Last Indian Uprising?
Shoshone Mike, February 26, 1911

Mike Daggett lived on a reservation near Fort Hall, Idaho, where, in 1890, he lost his land to settlers. Enraged, he took his family into Nevada and began living a nomadic life. Moving from place to place, working some, they mostly lived off the land. Ranchers in the Little Salmon River area in northern Elko County remember that Mike and his sons were good workers in the hay fields. The family stayed to itself, aloof from both whites and Indians, moving often.

Shoshone Mike's war bonnet.The hard winter of 1911 found Shoshone Mike and his family settled down in Little High Rock Canyon in northern Washoe  County, Nevada, until warmer weather came. With him was his wife; two sons, Charlie and Gnat; two daughters, Snake and Toad; two adolescent males and four children. To sustain themselves, they killed a few cattle for food and hung part of the meat in trees to freeze.

Left - Shoshone Mike's war bonnet, found at Kelley Creek by a member of the Posse.

Four sheep men rode into the canyon and Mike thought maybe they were coming to get his family for rustling cows. Mike, Gnat, and Charlie ambushed them, mutilated the bodies, and stole their clothing. Now, in more serious trouble, the family fled east.

On February 11, Reno's Nevada State Journal headlined the murders. People on remote ranches panicked, many  women and children went to the nearest town for safety. The men who stayed kept their guns nearby and continually looked over their shoulders in fear.

Nevada State Police put together a posse and, with the help a Paiute tracker, Skinny Pascal, began a two-week pursuit. Pascal, reading sign, led the officers over the Black Rock Mountains, across Black Rock Desert, then to the Quinn River area. By now posse members were chilled to the bone and trail weary but they kept up the chase. 

Pascal followed footprints around the south end of the Santa Rosa Mountains, then on an easterly course toward the Little Humboldt River. They found Mike and his family at Kelley Creek, north of Golconda on February 26, 1911.

The band of Indians knew they were following them and it was just a matter of time until the posse found them. They began singing and chanting. Shoshone Mike's clan was ready to die.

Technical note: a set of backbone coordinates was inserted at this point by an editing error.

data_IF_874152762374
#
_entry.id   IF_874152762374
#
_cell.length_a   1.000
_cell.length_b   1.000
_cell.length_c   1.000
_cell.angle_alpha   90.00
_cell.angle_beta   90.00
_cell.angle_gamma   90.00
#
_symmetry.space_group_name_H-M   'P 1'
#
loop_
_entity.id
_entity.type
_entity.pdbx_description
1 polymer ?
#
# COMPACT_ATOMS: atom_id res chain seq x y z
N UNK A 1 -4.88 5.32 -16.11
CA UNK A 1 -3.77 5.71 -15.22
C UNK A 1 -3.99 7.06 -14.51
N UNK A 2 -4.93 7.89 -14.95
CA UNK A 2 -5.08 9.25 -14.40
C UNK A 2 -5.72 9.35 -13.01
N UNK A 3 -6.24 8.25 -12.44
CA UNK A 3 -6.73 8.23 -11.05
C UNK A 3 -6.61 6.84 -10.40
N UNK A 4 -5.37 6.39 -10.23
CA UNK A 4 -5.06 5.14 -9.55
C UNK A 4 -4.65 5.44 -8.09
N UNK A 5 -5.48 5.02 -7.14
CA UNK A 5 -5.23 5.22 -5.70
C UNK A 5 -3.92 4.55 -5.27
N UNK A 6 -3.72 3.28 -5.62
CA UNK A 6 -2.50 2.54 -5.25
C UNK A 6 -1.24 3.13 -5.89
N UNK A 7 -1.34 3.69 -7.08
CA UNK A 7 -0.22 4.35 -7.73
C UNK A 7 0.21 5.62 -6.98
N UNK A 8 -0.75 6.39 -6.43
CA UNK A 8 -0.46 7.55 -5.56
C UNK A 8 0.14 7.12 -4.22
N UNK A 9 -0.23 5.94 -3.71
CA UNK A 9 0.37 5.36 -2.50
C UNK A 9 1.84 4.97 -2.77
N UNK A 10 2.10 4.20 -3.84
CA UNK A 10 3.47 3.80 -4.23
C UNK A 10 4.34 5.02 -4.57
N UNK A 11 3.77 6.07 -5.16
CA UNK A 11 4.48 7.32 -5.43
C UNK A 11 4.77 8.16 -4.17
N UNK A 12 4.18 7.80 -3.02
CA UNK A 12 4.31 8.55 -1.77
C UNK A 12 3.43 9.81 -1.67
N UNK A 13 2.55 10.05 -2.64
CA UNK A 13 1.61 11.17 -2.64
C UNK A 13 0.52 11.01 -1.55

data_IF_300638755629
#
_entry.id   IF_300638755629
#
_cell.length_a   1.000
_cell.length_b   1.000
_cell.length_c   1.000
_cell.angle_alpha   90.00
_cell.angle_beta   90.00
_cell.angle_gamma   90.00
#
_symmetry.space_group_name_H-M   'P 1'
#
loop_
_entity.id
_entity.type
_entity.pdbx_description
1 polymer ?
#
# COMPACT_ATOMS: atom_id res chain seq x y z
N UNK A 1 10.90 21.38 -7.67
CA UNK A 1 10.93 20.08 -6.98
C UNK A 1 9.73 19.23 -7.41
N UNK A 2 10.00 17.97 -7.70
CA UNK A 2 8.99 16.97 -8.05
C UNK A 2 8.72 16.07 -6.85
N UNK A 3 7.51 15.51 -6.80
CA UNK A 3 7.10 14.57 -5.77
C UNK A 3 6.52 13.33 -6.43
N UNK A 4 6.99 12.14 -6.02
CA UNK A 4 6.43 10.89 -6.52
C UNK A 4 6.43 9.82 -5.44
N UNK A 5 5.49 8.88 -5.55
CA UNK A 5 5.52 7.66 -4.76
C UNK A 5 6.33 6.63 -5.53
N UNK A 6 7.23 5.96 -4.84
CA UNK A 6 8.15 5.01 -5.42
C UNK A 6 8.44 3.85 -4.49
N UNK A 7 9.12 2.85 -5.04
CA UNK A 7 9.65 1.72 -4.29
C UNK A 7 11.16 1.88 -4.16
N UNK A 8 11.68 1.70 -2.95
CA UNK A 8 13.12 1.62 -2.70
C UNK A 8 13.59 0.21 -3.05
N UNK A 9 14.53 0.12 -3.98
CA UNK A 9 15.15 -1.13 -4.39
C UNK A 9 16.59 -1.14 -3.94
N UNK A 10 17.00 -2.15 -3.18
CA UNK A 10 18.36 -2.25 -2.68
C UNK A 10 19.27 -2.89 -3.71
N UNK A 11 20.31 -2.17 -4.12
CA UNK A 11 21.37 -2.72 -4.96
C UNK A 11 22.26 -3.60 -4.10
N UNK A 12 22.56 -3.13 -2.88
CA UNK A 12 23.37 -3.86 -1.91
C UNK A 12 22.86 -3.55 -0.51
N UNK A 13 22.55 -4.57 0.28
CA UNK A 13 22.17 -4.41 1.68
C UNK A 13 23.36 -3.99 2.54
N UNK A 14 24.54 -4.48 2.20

survivors of the shootout.Gunshots interrupted the ceremony. It was two black powder firearms against at least eighteen guns. It didn't take long to pick off the warriors. The women took up bows and arrows and spears forcing the posse members to shoot in self defense. When the smoke cleared, eight of the 12 family members were dead. Only Snake, a ten-year-old boy, a toddler and a baby survived.

Left - The survivors of the shootout with Washoe County Sheriff Charles Ferrel 

The band's dead were buried in a common grave blasted from the frozen ground with dynamite. One posse member had died. The so-called last Indian uprising was over.

Indian uprising? That's what the press and a lot of people called it but it was more like a family that panicked and fled from the law knowing that they would have to pay a deadly price if caught. Yes, they committed a terrible crime and cannot be excused. In the end, though, it wasn't an uprising. Just an Indian family who got into a heap of trouble.

Author's notes: This was difficult to write a short story of this event. Not one account agreed on all the facts. Mike was listed as Shoshone, Bannock, and Goshute; as coming from Idaho, southern Utah and southern Nevada, and starting the rampage from Little High Rock Canyon and clear across the state in northeastern Elko County. His name, mostly listed as Shoshone Mike also appeared as Mike Daggett, Salmon River Mike, Indian Mike, and Rock Creek Mike. There are so many differences in details that sorting them out was impossible. This is not an attack on the authors - they scoured records and newspapers, talked with people, and wrote their interpretations.

Sources: Aged in Sage, Jean McElrath, 1964; Nevada's Northeast Frontier, Edna Patterson, Louise Ulph (now Beebe), and Victor Goodwin, 1969; The Indian Massacre of 1911, Effie Mona Mack, 1968; The Last Free Man, Doyle Hyde, 1973; "Stories of the Old West," Shoshone Mike vs. the Nevada State Police: The Battle at Kelley Creek - 1911, Frank Adams, 1998 (from; Humboldt Star (Winnemucca, Nevada), February 28, 1911; and "Inventory and Assessment of Native American Remains from the Western Great Basin, Nevada Sector, in the National Museum of Natural History," ( 

Photographs from the collections of the Northeastern Nevada Museum, Elko.

Howard Hickson

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